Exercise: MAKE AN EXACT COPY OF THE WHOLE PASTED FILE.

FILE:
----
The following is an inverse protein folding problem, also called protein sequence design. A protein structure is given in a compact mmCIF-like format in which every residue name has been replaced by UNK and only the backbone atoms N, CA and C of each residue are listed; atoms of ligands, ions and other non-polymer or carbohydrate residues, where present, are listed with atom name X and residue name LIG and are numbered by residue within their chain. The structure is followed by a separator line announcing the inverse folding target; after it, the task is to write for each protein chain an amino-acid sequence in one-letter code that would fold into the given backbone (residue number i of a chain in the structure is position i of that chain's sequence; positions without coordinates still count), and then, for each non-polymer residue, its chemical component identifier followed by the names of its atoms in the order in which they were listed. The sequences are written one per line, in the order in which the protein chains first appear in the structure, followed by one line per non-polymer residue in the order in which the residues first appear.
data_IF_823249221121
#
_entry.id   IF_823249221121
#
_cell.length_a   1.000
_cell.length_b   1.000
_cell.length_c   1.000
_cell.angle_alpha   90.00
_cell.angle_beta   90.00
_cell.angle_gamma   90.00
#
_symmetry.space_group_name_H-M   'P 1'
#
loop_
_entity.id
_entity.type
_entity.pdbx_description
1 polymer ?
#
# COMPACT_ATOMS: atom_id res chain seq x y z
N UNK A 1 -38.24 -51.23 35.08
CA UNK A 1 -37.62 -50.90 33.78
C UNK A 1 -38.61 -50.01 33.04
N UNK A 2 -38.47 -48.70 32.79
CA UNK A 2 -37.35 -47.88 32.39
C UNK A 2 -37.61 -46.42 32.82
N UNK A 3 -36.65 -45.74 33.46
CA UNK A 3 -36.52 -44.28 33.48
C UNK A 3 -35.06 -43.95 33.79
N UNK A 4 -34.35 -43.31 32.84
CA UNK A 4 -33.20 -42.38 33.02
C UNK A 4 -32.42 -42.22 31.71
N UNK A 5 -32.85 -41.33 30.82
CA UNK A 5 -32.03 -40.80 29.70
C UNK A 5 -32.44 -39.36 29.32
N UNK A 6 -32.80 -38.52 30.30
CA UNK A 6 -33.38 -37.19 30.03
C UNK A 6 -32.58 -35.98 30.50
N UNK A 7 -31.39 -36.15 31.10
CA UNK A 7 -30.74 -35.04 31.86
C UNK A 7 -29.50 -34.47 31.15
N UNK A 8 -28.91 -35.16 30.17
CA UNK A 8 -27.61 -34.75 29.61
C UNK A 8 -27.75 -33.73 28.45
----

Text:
The following is an inverse protein folding problem, also called protein sequence design. A protein structure is given in a compact mmCIF-like format in which every residue name has been replaced by UNK and only the backbone atoms N, CA and C of each residue are listed; atoms of ligands, ions and other non-polymer or carbohydrate residues, where present, are listed with atom name X and residue name LIG and are numbered by residue within their chain. The structure is followed by a separator line announcing the inverse folding target; after it, the task is to write for each protein chain an amino-acid sequence in one-letter code that would fold into the given backbone (residue number i of a chain in the structure is position i of that chain's sequence; positions without coordinates still count), and then, for each non-polymer residue, its chemical component identifier followed by the names of its atoms in the order in which they were listed. The sequences are written one per line, in the order in which the protein chains first appear in the structure, followed by one line per non-polymer residue in the order in which the residues first appear.
data_IF_823249221121
#
_entry.id   IF_823249221121
#
_cell.length_a   1.000
_cell.length_b   1.000
_cell.length_c   1.000
_cell.angle_alpha   90.00
_cell.angle_beta   90.00
_cell.angle_gamma   90.00
#
_symmetry.space_group_name_H-M   'P 1'
#
loop_
_entity.id
_entity.type
_entity.pdbx_description
1 polymer ?
#
# COMPACT_ATOMS: atom_id res chain seq x y z
N UNK A 1 -38.24 -51.23 35.08
CA UNK A 1 -37.62 -50.90 33.78
C UNK A 1 -38.61 -50.01 33.04
N UNK A 2 -38.47 -48.70 32.79
CA UNK A 2 -37.35 -47.88 32.39
C UNK A 2 -37.61 -46.42 32.82
N UNK A 3 -36.65 -45.74 33.46
CA UNK A 3 -36.52 -44.28 33.48
C UNK A 3 -35.06 -43.95 33.79
N UNK A 4 -34.35 -43.31 32.84
CA UNK A 4 -33.20 -42.38 33.02
C UNK A 4 -32.42 -42.22 31.71
N UNK A 5 -32.85 -41.33 30.82
CA UNK A 5 -32.03 -40.80 29.70
C UNK A 5 -32.44 -39.36 29.32
N UNK A 6 -32.80 -38.52 30.30
CA UNK A 6 -33.38 -37.19 30.03
C UNK A 6 -32.58 -35.98 30.50
N UNK A 7 -31.39 -36.15 31.10
CA UNK A 7 -30.74 -35.04 31.86
C UNK A 7 -29.50 -34.47 31.15
N UNK A 8 -28.91 -35.16 30.17
CA UNK A 8 -27.61 -34.75 29.61
C UNK A 8 -27.75 -33.73 28.45